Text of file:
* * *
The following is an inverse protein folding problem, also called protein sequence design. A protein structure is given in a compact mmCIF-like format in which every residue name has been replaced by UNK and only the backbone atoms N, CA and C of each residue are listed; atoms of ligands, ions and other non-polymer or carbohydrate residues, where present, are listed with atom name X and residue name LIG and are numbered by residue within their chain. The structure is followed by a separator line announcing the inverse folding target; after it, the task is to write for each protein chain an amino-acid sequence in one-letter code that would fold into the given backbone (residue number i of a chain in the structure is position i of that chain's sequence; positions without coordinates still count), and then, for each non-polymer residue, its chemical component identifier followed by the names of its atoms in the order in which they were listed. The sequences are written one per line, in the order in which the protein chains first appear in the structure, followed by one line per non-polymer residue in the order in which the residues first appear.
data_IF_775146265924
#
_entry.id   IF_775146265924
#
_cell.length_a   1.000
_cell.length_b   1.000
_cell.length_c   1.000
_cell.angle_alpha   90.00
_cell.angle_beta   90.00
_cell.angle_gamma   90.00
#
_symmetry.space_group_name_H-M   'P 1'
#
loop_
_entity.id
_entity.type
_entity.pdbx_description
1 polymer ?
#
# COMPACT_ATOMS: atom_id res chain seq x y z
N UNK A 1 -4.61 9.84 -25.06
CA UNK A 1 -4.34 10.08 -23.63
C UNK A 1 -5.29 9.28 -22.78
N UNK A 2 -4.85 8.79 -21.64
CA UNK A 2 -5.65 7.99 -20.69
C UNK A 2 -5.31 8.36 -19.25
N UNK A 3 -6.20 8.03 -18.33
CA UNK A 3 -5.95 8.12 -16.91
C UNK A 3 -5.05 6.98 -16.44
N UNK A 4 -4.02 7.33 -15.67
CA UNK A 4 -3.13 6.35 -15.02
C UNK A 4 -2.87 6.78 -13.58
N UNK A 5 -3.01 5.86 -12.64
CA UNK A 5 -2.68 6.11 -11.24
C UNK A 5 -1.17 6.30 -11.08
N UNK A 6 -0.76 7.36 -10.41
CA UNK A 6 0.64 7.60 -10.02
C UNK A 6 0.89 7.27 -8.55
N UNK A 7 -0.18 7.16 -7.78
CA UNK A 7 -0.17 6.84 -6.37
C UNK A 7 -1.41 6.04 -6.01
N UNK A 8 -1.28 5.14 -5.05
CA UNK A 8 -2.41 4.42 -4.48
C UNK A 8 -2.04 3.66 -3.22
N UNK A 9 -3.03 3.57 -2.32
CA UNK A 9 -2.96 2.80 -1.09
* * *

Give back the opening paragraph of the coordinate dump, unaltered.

The following is an inverse protein folding problem, also called protein sequence design. A protein structure is given in a compact mmCIF-like format in which every residue name has been replaced by UNK and only the backbone atoms N, CA and C of each residue are listed; atoms of ligands, ions and other non-polymer or carbohydrate residues, where present, are listed with atom name X and residue name LIG and are numbered by residue within their chain. The structure is followed by a separator line announcing the inverse folding target; after it, the task is to write for each protein chain an amino-acid sequence in one-letter code that would fold into the given backbone (residue number i of a chain in the structure is position i of that chain's sequence; positions without coordinates still count), and then, for each non-polymer residue, its chemical component identifier followed by the names of its atoms in the order in which they were listed. The sequences are written one per line, in the order in which the protein chains first appear in the structure, followed by one line per non-polymer residue in the order in which the residues first appear.